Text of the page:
December 13, 2000, 10:04 AM — SO YOU WANT TO BE a Chief Technology Officer(CTO)?
The field is rife with possibilities. But don't bother detailing a 10-year plan for
climbing to CTO stardom -- there are many paths to the CTO's office, and the job is
changing so quickly that thinking years ahead may not be possible.
As the Internet binds companies' business strategies more closely to technology,
demand is growing for individuals who can guide their companies' technology strategy
with an eye on business goals.
"With the Internet, suddenly even nontechnology companies have to figure out how to
make themselves relevant in the Internet economy," says Judy Estrin, chief technology
officer and senior vice president for strategic technology planning and business
development at Cisco Systems, in San Jose, Calif.
In pre-Web days, CTOs were barely on recruiters' radar screens. Now, they are hot
targets. For example, Buster Houchins, managing director for mid-Atlantic operations at
Christian & Timbers, in Columbia, Md., says CTO searches will make up as much as 15
percent of his workload this year. Five years ago, he didn't have a single request for
"In the early '90s, CTOs were more tied to hardware-type people, not necessarily
software, let alone the Internet. Now, CTOs are tied predominately to [the] support [of
electronic commerce] and e-strategy or cyber-strategy," says Mark Gembicki, chairman
and CTO at WarRoom Research, in Annapolis, Md.
The evolution of the CTO is apparent in the wide-ranging duties of those with the
In nontechnology companies, the CTO may work for the CIO as a kind of technology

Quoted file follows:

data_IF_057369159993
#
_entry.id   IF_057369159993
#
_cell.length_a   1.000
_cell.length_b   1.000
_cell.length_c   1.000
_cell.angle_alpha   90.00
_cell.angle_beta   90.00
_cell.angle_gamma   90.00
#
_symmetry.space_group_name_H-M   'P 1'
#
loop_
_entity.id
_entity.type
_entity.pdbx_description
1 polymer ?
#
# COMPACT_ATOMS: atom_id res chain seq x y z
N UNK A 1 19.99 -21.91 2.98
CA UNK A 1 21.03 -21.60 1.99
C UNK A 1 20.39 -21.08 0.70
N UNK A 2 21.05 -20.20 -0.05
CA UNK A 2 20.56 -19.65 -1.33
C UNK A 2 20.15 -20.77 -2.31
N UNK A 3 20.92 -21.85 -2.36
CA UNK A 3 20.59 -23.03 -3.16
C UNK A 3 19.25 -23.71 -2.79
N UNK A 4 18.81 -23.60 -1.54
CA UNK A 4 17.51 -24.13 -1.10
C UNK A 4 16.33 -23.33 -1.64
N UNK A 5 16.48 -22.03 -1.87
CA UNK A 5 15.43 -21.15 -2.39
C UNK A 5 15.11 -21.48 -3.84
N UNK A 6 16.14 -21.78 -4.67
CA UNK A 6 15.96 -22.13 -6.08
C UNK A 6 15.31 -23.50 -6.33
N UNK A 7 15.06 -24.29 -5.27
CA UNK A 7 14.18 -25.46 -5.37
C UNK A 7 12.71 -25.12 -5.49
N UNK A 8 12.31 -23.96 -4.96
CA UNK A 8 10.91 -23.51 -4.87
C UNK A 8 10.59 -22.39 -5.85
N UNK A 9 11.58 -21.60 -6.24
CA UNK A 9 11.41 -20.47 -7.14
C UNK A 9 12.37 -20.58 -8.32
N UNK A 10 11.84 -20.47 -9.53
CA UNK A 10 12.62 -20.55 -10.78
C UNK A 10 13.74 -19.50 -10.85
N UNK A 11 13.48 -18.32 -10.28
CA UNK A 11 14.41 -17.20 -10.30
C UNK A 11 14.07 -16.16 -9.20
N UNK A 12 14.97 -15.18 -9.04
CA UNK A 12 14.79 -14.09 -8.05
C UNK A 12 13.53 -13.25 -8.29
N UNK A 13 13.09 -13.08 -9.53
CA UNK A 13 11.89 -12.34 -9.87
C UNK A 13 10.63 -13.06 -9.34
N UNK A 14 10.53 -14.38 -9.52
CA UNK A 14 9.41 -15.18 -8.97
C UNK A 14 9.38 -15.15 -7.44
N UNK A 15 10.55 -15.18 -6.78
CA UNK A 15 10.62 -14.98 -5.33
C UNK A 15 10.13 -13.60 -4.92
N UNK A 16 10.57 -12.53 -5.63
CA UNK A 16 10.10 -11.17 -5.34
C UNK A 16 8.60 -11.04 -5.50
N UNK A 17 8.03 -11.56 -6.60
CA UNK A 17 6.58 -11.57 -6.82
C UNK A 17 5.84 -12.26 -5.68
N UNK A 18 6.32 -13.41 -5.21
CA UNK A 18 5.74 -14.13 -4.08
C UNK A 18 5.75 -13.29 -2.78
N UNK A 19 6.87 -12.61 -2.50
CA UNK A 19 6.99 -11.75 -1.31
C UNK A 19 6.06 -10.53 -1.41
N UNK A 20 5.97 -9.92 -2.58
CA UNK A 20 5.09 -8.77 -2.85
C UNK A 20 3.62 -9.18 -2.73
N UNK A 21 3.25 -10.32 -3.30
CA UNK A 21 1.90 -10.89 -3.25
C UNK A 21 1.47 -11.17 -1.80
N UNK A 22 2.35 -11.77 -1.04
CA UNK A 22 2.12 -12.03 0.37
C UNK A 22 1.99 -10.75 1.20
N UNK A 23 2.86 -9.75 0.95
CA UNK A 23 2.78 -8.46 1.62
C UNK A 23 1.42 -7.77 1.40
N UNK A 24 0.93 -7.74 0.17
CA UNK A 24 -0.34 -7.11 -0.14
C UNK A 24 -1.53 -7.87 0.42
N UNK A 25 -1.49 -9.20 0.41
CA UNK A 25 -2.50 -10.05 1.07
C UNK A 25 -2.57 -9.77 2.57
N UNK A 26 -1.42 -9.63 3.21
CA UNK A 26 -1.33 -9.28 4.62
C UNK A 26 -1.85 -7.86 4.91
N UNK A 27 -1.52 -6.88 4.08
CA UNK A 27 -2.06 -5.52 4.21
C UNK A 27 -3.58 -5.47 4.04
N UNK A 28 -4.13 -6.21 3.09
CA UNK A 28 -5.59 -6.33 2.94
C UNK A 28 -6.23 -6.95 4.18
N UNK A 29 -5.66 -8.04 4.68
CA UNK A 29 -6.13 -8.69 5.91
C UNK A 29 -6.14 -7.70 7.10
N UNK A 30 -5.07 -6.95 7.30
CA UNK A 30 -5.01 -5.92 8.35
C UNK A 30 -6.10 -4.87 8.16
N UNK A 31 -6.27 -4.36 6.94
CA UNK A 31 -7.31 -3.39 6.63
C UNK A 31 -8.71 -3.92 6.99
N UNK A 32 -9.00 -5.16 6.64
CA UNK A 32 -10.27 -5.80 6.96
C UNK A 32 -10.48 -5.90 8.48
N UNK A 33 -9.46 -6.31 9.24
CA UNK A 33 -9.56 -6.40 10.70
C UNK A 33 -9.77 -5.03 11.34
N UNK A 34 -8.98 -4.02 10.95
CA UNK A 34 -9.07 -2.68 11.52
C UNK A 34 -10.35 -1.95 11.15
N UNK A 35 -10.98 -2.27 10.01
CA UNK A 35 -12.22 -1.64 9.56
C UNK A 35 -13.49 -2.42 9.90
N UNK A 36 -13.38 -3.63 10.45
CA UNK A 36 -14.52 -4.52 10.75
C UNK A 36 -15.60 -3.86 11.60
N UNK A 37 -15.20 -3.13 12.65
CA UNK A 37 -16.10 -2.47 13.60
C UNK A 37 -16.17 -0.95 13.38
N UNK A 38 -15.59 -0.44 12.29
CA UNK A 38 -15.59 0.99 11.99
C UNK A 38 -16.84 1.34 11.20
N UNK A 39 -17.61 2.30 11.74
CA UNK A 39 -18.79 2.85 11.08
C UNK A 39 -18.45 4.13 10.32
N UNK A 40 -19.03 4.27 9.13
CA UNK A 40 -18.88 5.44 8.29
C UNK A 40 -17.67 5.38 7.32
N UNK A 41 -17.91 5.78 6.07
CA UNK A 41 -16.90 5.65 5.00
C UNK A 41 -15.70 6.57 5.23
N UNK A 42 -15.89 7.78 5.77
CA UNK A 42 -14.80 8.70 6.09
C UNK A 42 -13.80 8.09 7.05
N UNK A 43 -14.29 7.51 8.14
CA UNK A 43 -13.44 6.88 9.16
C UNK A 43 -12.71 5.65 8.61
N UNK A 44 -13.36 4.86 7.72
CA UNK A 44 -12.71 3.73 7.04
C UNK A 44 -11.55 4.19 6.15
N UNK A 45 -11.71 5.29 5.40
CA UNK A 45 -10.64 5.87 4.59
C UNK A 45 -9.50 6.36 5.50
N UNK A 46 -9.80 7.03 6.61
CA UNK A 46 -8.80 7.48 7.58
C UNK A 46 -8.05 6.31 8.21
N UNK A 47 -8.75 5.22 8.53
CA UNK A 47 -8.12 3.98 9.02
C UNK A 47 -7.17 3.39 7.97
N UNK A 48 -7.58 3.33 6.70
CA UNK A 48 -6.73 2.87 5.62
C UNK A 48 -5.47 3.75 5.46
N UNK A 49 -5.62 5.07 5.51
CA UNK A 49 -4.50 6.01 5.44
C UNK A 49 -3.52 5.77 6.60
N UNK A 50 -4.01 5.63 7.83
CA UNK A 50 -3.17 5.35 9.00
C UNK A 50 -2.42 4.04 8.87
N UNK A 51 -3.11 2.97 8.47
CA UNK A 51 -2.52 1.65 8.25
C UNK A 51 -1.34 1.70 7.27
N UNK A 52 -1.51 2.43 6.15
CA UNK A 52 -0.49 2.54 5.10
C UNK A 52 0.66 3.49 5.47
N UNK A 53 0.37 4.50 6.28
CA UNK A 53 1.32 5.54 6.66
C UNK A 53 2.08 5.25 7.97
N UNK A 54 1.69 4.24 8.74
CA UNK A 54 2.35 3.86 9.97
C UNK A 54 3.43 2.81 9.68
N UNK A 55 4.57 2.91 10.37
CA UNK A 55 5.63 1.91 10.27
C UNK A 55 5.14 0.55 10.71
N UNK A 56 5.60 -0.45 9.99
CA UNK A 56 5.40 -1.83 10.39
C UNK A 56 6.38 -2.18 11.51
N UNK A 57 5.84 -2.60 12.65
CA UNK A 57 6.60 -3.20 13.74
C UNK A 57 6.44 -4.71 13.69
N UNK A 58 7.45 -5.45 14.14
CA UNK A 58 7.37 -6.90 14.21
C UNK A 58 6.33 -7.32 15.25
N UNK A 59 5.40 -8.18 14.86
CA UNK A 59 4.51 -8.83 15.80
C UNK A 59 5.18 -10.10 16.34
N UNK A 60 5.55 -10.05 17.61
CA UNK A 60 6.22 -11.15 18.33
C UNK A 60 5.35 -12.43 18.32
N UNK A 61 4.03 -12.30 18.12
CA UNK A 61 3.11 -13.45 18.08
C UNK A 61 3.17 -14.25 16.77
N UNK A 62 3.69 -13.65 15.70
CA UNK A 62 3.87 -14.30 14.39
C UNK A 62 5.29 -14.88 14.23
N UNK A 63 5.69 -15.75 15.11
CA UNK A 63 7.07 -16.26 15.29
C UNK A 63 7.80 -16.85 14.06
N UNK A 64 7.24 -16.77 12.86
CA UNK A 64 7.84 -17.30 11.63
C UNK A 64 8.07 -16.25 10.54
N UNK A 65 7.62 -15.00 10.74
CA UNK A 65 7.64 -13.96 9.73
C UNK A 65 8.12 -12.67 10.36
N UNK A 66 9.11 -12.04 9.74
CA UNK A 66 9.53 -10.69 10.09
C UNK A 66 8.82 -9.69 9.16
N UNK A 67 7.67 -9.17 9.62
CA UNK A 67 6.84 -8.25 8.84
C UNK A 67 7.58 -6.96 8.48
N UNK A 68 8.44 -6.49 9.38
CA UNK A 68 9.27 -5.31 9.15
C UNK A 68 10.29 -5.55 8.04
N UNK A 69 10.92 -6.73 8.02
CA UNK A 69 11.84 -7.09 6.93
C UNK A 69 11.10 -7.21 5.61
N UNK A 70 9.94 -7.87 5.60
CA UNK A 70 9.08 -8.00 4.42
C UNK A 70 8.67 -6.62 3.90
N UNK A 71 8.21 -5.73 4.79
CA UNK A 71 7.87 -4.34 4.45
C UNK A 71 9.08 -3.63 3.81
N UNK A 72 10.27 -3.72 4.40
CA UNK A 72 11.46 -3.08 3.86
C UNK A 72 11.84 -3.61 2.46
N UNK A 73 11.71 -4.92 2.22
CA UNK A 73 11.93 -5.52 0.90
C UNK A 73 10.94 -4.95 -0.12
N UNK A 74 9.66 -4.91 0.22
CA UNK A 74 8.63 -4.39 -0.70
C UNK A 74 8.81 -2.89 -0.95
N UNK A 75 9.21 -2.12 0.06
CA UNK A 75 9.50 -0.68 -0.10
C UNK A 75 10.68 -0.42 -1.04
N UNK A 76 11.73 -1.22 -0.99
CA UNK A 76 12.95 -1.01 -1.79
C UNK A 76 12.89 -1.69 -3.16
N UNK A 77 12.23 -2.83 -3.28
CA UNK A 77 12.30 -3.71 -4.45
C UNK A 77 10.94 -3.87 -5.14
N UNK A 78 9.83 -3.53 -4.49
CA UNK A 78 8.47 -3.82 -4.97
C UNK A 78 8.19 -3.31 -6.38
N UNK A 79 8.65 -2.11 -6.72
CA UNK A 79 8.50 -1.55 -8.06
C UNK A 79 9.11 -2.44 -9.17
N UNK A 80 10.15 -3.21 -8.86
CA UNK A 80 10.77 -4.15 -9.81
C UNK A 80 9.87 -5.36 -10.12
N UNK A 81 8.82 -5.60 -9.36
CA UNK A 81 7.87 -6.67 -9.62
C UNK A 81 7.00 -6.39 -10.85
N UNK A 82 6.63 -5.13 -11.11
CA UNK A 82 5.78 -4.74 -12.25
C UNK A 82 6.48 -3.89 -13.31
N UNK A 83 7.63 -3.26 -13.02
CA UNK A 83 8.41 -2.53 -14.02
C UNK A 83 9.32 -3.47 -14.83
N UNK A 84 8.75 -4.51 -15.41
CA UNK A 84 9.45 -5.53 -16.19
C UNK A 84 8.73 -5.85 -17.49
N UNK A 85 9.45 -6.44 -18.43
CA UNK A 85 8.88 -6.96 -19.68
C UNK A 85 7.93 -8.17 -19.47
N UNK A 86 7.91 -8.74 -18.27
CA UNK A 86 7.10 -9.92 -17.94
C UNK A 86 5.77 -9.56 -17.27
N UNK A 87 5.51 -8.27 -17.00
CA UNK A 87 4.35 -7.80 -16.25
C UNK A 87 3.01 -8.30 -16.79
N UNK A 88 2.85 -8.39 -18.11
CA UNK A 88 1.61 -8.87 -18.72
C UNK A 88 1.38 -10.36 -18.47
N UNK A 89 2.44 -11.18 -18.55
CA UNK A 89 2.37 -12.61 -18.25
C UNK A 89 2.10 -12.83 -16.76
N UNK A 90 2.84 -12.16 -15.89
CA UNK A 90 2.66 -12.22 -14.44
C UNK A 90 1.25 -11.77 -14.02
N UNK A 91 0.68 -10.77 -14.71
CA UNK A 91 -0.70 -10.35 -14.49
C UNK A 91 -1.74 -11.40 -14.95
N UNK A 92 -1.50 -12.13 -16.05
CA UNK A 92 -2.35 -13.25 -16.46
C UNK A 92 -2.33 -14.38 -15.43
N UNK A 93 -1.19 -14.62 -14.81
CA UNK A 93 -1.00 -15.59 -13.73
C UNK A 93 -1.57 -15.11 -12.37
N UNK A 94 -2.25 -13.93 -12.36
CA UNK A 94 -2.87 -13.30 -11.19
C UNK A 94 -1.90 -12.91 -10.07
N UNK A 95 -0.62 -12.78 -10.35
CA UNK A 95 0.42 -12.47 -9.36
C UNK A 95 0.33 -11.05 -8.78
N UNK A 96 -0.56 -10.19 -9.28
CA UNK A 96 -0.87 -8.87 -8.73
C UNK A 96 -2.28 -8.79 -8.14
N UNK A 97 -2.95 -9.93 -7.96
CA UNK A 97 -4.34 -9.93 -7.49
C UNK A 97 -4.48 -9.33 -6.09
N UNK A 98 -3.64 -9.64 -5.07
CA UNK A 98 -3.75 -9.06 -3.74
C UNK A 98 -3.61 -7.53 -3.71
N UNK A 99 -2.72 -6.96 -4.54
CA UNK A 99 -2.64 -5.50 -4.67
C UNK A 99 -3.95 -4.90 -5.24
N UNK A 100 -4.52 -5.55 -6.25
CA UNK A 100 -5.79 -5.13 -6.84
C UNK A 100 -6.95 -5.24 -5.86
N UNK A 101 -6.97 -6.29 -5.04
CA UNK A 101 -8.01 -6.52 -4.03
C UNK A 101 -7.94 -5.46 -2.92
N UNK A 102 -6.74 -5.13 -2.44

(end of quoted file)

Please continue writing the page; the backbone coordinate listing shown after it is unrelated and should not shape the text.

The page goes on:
scout in charge of providing IT infrastructure and services internally.
In companies that earn their bread and butter by selling technological products or
services, or those that are feverishly trying to use the Internet to gain a strategic
advantage, the CTO is more likely to report directly to the top executive and have
Estrin's job description shows the diversity of CTOs' responsibilities. As CTO,
Estrin oversees about 300 people, including a group that looks at advanced Internet
initiatives. But she is also responsible for business development, the legal office,
and a group that looks at architecture across the company. Separately, as a senior
executive, she is in charge of a large portion of the centralized software division.
As far as the actual title goes, some professionals have what many would consider a
CTO's responsibilities but carry such titles as the vice president of IT or vice
president of Internet. On the flip side, some people have the CTO title but actually do
the internal system-oriented work of a CIO or focus narrowly on product development.